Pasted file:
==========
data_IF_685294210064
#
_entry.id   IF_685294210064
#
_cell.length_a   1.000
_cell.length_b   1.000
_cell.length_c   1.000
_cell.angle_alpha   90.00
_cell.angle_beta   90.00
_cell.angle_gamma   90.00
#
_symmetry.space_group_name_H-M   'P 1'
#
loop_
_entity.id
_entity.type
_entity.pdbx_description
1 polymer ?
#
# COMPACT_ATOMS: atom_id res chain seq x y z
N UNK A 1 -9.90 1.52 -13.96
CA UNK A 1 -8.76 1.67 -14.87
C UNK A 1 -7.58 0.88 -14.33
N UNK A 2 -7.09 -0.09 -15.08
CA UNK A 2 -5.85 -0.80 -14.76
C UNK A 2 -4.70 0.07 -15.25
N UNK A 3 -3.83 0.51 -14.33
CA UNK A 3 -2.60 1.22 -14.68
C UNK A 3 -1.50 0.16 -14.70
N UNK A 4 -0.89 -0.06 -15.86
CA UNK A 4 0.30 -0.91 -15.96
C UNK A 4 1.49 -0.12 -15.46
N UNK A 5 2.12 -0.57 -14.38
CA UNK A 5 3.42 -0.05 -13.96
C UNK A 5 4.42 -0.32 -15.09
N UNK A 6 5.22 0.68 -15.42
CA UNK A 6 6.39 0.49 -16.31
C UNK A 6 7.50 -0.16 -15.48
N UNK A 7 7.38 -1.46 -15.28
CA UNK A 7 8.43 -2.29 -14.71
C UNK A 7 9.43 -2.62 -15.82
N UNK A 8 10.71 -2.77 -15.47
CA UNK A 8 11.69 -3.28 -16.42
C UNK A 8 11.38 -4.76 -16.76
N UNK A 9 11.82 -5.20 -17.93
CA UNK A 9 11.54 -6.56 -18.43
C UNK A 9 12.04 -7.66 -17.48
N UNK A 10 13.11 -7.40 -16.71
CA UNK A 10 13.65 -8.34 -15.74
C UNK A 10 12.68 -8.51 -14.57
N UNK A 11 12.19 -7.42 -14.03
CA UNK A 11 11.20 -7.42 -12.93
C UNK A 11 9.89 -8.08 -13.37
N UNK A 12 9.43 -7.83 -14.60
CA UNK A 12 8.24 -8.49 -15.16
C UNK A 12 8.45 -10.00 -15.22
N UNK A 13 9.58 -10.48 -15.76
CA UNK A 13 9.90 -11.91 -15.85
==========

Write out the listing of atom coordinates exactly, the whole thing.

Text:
data_IF_685294210064
#
_entry.id   IF_685294210064
#
_cell.length_a   1.000
_cell.length_b   1.000
_cell.length_c   1.000
_cell.angle_alpha   90.00
_cell.angle_beta   90.00
_cell.angle_gamma   90.00
#
_symmetry.space_group_name_H-M   'P 1'
#
loop_
_entity.id
_entity.type
_entity.pdbx_description
1 polymer ?
#
# COMPACT_ATOMS: atom_id res chain seq x y z
N UNK A 1 -9.90 1.52 -13.96
CA UNK A 1 -8.76 1.67 -14.87
C UNK A 1 -7.58 0.88 -14.33
N UNK A 2 -7.09 -0.09 -15.08
CA UNK A 2 -5.85 -0.80 -14.76
C UNK A 2 -4.70 0.07 -15.25
N UNK A 3 -3.83 0.51 -14.33
CA UNK A 3 -2.60 1.22 -14.68
C UNK A 3 -1.50 0.16 -14.70
N UNK A 4 -0.89 -0.06 -15.86
CA UNK A 4 0.30 -0.91 -15.96
C UNK A 4 1.49 -0.12 -15.46
N UNK A 5 2.12 -0.57 -14.38
CA UNK A 5 3.42 -0.05 -13.96
C UNK A 5 4.42 -0.32 -15.09
N UNK A 6 5.22 0.68 -15.42
CA UNK A 6 6.39 0.49 -16.31
C UNK A 6 7.50 -0.16 -15.48
N UNK A 7 7.38 -1.46 -15.28
CA UNK A 7 8.43 -2.29 -14.71
C UNK A 7 9.43 -2.62 -15.82
N UNK A 8 10.71 -2.77 -15.47
CA UNK A 8 11.69 -3.28 -16.42
C UNK A 8 11.38 -4.76 -16.76
N UNK A 9 11.82 -5.20 -17.93
CA UNK A 9 11.54 -6.56 -18.43
C UNK A 9 12.04 -7.66 -17.48
N UNK A 10 13.11 -7.40 -16.71
CA UNK A 10 13.65 -8.34 -15.74
C UNK A 10 12.68 -8.51 -14.57
N UNK A 11 12.19 -7.42 -14.03
CA UNK A 11 11.20 -7.42 -12.93
C UNK A 11 9.89 -8.08 -13.37
N UNK A 12 9.43 -7.83 -14.60
CA UNK A 12 8.24 -8.49 -15.16
C UNK A 12 8.45 -10.00 -15.22
N UNK A 13 9.58 -10.48 -15.76
CA UNK A 13 9.90 -11.91 -15.85